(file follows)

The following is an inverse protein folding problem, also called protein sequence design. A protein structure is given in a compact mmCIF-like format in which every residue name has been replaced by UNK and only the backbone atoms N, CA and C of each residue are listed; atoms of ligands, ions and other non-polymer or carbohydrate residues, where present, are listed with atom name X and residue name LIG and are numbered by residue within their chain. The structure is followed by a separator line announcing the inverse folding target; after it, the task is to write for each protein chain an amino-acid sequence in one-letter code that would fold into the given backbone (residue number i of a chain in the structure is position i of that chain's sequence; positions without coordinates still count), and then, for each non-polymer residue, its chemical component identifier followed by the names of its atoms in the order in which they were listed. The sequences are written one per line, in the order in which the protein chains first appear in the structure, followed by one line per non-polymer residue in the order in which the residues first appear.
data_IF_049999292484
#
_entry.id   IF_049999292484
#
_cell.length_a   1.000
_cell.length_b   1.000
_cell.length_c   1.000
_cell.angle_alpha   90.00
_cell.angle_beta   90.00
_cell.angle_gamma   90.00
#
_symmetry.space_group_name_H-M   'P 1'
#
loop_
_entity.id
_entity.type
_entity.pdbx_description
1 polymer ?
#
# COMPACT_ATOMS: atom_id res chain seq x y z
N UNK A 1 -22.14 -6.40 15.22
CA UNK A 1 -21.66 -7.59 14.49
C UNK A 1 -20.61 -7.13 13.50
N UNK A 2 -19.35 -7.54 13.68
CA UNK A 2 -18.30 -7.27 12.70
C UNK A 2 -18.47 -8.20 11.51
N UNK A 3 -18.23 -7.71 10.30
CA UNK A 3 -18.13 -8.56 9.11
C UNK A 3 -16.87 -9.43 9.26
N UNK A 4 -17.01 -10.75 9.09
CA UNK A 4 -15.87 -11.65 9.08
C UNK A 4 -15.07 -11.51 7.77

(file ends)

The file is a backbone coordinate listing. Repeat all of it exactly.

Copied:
The following is an inverse protein folding problem, also called protein sequence design. A protein structure is given in a compact mmCIF-like format in which every residue name has been replaced by UNK and only the backbone atoms N, CA and C of each residue are listed; atoms of ligands, ions and other non-polymer or carbohydrate residues, where present, are listed with atom name X and residue name LIG and are numbered by residue within their chain. The structure is followed by a separator line announcing the inverse folding target; after it, the task is to write for each protein chain an amino-acid sequence in one-letter code that would fold into the given backbone (residue number i of a chain in the structure is position i of that chain's sequence; positions without coordinates still count), and then, for each non-polymer residue, its chemical component identifier followed by the names of its atoms in the order in which they were listed. The sequences are written one per line, in the order in which the protein chains first appear in the structure, followed by one line per non-polymer residue in the order in which the residues first appear.
data_IF_049999292484
#
_entry.id   IF_049999292484
#
_cell.length_a   1.000
_cell.length_b   1.000
_cell.length_c   1.000
_cell.angle_alpha   90.00
_cell.angle_beta   90.00
_cell.angle_gamma   90.00
#
_symmetry.space_group_name_H-M   'P 1'
#
loop_
_entity.id
_entity.type
_entity.pdbx_description
1 polymer ?
#
# COMPACT_ATOMS: atom_id res chain seq x y z
N UNK A 1 -22.14 -6.40 15.22
CA UNK A 1 -21.66 -7.59 14.49
C UNK A 1 -20.61 -7.13 13.50
N UNK A 2 -19.35 -7.54 13.68
CA UNK A 2 -18.30 -7.27 12.70
C UNK A 2 -18.47 -8.20 11.51
N UNK A 3 -18.23 -7.71 10.30
CA UNK A 3 -18.13 -8.56 9.11
C UNK A 3 -16.87 -9.43 9.26
N UNK A 4 -17.01 -10.75 9.09
CA UNK A 4 -15.87 -11.65 9.08
C UNK A 4 -15.07 -11.51 7.77